Not a bad film, particularly in its historical importance. Reportedly, the Warner brothers and Edward G. Robinson all fought to make this film, which was made at a time when Americans, remembering the devastation of WWI, were still wary about entering another European conflict.

Structured a little strangely -- we don't get enough of our favorite character, Robinson's, who is a prototype of the thirties G-Man. He has some great lines, particularly when cutting down the bad guys. It's interesting to see him on the right side of the law for once, and equally interesting to see Paul Lukas, best known for playing the anti-Nazi hero of Watch on the Rhine, playing a German sympathizer.

An almost-unrecognizable George Sanders steals the show (doesn't he always?) as a hardcore Nazi soldier.

The movie is heavy-handed propaganda which becomes almost comical with its over-dramatic narration and failure to recognize the irony in its supposed hate of propaganda. The narrator does offer up the movie's most hilarious line, describing how the Germans manufacture "mass stupidity."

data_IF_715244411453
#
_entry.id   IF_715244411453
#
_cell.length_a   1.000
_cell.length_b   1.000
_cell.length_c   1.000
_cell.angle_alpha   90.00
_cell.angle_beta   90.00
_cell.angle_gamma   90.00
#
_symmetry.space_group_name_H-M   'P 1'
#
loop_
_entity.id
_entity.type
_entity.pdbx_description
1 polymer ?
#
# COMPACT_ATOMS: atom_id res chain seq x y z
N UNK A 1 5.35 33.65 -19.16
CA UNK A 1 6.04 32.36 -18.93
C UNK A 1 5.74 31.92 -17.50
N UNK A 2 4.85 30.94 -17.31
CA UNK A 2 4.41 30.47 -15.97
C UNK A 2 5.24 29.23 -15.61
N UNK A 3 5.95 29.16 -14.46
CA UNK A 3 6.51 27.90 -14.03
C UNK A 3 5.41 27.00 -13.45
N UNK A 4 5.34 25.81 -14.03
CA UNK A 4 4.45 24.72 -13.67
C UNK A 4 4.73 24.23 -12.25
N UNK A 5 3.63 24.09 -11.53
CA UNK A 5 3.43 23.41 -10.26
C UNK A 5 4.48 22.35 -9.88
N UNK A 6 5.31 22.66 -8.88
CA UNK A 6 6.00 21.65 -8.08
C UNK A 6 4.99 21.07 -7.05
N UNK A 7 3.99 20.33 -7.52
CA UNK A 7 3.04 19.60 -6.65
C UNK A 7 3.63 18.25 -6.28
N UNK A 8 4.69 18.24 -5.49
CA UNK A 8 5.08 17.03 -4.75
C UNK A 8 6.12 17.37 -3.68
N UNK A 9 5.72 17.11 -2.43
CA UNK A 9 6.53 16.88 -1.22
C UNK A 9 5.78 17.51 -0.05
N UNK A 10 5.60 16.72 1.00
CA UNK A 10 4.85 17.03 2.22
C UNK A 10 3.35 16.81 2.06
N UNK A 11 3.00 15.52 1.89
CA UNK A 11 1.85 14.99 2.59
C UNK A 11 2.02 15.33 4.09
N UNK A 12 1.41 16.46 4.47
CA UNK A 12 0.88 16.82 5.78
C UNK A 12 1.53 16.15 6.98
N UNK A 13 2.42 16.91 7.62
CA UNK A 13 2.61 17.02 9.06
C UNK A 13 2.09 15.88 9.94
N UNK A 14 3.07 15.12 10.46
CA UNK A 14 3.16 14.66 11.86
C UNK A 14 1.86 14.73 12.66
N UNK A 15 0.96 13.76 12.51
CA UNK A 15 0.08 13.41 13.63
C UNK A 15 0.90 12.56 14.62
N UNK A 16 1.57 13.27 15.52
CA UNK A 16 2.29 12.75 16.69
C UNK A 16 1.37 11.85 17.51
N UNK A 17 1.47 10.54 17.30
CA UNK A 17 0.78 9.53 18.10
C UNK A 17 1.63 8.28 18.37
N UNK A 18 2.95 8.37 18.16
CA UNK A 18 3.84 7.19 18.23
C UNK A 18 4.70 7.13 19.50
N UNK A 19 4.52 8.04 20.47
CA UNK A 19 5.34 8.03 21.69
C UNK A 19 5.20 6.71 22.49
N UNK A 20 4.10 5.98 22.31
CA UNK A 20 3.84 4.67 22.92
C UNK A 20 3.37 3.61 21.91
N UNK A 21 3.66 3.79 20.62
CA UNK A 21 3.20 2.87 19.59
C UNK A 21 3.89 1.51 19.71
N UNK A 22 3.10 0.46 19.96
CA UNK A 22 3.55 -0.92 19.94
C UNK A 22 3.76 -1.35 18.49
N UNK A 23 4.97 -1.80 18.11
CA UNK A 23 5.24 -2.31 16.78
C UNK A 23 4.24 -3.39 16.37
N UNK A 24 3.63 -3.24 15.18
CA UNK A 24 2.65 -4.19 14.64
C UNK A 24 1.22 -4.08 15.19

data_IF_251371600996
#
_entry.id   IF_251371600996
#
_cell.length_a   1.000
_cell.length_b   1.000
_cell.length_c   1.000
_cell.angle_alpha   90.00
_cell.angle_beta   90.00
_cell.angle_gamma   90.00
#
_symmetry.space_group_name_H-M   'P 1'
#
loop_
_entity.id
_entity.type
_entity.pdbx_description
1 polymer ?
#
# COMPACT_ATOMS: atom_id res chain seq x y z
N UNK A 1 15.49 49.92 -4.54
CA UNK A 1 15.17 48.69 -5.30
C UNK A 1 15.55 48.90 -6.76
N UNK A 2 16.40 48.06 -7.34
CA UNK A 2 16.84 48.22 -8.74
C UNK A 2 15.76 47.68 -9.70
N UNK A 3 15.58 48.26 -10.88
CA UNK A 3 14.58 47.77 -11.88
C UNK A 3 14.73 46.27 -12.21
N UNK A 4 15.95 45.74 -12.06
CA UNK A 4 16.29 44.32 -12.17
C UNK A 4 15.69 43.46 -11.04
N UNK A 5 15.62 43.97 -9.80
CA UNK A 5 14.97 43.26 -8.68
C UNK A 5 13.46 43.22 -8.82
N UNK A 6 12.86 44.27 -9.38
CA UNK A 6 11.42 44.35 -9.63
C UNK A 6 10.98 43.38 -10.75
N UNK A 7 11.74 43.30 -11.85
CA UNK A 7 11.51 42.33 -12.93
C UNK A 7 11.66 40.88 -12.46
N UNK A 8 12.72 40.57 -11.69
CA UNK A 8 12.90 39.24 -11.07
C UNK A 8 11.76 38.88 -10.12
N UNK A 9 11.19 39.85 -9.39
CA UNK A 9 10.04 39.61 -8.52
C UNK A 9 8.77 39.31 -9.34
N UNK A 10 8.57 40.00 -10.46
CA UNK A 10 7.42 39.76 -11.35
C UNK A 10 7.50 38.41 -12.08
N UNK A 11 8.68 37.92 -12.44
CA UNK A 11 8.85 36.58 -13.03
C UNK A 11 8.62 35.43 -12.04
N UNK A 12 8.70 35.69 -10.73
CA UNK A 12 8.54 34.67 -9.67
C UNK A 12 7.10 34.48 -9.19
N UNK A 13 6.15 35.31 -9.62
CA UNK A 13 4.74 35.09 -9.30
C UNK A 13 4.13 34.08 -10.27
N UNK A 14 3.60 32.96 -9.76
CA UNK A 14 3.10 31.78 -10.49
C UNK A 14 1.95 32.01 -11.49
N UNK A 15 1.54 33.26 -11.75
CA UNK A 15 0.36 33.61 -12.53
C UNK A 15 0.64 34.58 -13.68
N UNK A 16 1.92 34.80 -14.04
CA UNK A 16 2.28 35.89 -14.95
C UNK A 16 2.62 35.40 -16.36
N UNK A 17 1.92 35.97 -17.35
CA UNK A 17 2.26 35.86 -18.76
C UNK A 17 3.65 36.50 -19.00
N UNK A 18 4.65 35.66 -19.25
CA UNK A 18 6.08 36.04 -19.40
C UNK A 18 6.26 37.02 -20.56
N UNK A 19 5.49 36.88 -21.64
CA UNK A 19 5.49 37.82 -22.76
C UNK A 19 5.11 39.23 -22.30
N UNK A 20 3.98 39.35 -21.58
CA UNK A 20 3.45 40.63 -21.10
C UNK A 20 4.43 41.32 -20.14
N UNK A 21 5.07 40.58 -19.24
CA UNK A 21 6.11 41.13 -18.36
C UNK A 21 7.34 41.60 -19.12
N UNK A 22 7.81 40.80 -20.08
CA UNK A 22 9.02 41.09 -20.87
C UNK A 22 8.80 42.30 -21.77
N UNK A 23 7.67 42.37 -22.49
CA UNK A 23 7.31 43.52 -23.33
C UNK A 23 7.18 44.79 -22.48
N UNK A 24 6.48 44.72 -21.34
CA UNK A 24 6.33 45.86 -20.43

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Spider-Man (2002)
31 May 2002
i dont know what to say. this movie...was horrible. the most predictable, fake-looking piece of hogwash...i have no explanation for the money it's making...this makes millions and the others and moulin rogue
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The Others (2001)
Easily the Best Film of 2001.
25 May 2002
Lord of the Rings??? Ha! This was the best movie from that year, hands down...better than Moulin Rouge, Monster's Ball, Shrek, In the Bedroom, A Beautiful Mind and all the rest. Many people have compared this movie to The Sixth Sense, but note: this movie was written BEFORE the Sixth sense ever came out. Alejandro had this eerie little gem planned for years, which makes it even more of a marvel.